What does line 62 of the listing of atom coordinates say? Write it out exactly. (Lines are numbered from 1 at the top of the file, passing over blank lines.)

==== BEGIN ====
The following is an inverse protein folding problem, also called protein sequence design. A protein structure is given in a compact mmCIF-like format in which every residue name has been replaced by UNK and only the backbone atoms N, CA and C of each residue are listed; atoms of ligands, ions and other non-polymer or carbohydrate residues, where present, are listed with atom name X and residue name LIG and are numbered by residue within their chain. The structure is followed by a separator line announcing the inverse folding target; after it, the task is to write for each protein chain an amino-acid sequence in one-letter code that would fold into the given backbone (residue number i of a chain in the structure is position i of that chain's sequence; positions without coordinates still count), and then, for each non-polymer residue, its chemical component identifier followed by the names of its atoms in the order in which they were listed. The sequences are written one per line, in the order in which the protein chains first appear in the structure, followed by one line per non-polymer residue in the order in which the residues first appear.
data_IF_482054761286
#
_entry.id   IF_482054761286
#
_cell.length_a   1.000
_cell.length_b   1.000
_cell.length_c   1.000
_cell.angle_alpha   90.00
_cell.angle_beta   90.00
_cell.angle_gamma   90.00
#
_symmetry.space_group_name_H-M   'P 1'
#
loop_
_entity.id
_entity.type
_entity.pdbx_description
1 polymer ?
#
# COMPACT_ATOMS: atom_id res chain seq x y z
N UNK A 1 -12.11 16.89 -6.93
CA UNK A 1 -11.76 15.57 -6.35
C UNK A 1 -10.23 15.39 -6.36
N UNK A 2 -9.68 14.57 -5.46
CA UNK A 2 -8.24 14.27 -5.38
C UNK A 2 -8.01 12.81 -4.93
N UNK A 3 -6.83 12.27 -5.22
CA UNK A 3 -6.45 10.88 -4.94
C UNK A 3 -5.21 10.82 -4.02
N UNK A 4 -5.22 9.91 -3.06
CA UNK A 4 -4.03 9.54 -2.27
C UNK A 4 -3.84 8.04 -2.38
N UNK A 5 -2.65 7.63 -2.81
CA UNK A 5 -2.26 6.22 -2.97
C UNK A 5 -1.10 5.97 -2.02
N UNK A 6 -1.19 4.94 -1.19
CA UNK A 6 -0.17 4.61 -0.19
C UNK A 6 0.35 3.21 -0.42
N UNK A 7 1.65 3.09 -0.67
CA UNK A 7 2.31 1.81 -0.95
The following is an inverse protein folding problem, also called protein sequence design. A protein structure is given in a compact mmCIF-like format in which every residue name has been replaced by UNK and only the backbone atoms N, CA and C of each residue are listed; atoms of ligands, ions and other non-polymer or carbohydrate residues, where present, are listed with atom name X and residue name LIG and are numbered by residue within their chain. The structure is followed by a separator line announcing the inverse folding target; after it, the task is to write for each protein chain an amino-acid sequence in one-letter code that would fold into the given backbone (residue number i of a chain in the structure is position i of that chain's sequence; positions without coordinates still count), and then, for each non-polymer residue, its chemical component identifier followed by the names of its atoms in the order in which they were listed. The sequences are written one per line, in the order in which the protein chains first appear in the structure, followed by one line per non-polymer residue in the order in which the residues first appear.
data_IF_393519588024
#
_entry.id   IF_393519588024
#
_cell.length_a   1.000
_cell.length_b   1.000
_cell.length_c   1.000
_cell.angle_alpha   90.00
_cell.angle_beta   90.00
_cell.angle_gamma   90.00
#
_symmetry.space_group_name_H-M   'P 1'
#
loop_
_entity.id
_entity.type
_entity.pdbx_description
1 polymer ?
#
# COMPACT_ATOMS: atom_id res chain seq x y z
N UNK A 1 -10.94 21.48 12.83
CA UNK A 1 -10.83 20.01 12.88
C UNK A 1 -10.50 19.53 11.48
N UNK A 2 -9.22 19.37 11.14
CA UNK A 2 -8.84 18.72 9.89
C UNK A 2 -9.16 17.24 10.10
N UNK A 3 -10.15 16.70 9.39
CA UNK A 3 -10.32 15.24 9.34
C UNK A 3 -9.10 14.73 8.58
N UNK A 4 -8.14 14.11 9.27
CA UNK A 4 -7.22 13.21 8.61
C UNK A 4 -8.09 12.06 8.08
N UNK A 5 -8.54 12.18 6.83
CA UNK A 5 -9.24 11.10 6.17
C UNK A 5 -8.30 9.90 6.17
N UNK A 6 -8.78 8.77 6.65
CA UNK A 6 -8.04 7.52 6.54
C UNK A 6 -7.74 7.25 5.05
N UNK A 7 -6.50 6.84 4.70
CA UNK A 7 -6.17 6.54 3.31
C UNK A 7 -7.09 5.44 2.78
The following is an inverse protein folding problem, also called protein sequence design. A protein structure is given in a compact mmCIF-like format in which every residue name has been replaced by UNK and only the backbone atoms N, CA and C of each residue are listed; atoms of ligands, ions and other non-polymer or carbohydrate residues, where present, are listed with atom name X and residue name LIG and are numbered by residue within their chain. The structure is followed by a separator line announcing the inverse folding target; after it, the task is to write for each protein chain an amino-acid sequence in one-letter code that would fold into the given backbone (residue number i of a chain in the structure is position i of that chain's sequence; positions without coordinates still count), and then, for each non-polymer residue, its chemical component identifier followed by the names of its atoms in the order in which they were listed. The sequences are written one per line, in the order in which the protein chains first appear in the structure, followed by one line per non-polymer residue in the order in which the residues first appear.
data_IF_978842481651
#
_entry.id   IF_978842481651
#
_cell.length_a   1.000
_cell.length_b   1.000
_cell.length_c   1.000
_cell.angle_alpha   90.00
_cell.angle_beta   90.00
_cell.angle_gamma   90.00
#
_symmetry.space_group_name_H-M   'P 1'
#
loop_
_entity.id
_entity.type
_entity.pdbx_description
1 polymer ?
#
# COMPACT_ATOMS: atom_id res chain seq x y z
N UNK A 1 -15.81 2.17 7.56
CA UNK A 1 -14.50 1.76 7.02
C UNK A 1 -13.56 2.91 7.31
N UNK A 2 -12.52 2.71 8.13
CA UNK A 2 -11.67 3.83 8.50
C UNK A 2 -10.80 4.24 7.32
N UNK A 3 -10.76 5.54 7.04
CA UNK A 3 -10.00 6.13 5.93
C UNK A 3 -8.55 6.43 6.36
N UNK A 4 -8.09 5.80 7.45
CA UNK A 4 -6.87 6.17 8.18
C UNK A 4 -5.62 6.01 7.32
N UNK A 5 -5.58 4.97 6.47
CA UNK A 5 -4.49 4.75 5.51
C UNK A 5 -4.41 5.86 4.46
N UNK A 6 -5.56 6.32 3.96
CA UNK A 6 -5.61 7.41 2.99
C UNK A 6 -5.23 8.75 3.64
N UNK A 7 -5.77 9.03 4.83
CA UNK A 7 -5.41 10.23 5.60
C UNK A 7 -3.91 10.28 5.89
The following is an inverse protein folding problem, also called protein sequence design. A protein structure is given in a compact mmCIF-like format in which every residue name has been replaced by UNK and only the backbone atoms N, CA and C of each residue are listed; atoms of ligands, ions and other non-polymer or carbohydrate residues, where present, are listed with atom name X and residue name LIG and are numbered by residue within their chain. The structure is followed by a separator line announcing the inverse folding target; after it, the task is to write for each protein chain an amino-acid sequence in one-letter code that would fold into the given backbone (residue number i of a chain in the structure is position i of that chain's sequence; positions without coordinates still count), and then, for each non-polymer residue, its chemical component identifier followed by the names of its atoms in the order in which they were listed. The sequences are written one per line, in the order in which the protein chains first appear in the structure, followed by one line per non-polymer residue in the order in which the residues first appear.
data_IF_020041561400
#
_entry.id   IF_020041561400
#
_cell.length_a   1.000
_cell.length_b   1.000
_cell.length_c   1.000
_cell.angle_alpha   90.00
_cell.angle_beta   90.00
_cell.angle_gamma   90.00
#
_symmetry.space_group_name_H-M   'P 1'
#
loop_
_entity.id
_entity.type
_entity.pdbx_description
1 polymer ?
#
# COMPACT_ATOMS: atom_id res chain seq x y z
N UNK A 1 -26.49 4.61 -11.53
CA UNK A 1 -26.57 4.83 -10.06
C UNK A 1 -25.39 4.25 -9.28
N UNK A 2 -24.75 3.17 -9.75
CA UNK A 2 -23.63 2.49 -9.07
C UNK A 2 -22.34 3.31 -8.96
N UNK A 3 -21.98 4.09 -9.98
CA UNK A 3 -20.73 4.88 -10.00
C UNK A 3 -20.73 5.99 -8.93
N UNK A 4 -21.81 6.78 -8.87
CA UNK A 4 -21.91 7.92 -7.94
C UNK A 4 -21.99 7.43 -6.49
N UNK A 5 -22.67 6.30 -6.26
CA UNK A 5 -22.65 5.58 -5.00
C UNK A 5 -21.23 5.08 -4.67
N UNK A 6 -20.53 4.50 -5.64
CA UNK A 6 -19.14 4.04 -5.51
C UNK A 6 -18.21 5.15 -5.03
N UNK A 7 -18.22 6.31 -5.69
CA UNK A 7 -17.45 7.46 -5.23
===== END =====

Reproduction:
# COMPACT_ATOMS: atom_id res chain seq x y z